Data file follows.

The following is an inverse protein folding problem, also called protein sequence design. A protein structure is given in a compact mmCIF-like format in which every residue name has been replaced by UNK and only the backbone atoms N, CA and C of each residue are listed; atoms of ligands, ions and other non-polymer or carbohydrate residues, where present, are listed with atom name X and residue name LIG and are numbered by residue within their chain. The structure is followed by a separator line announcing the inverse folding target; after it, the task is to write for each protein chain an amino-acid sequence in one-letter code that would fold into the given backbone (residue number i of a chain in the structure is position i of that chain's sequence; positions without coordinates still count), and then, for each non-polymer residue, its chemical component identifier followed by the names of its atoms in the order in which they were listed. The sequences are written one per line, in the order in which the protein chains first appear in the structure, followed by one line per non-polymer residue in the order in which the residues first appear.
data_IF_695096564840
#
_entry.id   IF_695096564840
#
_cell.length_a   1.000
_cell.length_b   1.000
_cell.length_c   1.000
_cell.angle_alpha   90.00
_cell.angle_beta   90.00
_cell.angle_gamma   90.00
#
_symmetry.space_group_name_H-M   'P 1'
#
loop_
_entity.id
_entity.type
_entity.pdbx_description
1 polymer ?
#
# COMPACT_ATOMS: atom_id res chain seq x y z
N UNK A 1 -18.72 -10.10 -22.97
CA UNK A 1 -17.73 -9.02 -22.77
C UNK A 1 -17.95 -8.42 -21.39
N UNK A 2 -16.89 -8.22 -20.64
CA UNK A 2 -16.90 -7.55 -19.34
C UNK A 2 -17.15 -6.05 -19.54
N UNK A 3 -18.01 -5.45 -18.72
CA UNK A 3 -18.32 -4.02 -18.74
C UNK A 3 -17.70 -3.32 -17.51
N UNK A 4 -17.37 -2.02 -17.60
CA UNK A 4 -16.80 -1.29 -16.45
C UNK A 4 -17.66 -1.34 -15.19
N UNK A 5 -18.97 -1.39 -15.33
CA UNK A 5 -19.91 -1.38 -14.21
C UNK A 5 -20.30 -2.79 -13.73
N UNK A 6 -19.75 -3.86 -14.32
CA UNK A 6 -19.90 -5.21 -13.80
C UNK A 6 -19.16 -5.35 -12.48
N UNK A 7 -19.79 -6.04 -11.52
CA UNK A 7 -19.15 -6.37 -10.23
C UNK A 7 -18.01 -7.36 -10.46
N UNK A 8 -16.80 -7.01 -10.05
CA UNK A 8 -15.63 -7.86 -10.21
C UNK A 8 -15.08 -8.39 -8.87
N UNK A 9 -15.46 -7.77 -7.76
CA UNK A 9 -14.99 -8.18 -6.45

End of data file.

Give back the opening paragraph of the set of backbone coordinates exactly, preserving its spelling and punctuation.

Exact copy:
The following is an inverse protein folding problem, also called protein sequence design. A protein structure is given in a compact mmCIF-like format in which every residue name has been replaced by UNK and only the backbone atoms N, CA and C of each residue are listed; atoms of ligands, ions and other non-polymer or carbohydrate residues, where present, are listed with atom name X and residue name LIG and are numbered by residue within their chain. The structure is followed by a separator line announcing the inverse folding target; after it, the task is to write for each protein chain an amino-acid sequence in one-letter code that would fold into the given backbone (residue number i of a chain in the structure is position i of that chain's sequence; positions without coordinates still count), and then, for each non-polymer residue, its chemical component identifier followed by the names of its atoms in the order in which they were listed. The sequences are written one per line, in the order in which the protein chains first appear in the structure, followed by one line per non-polymer residue in the order in which the residues first appear.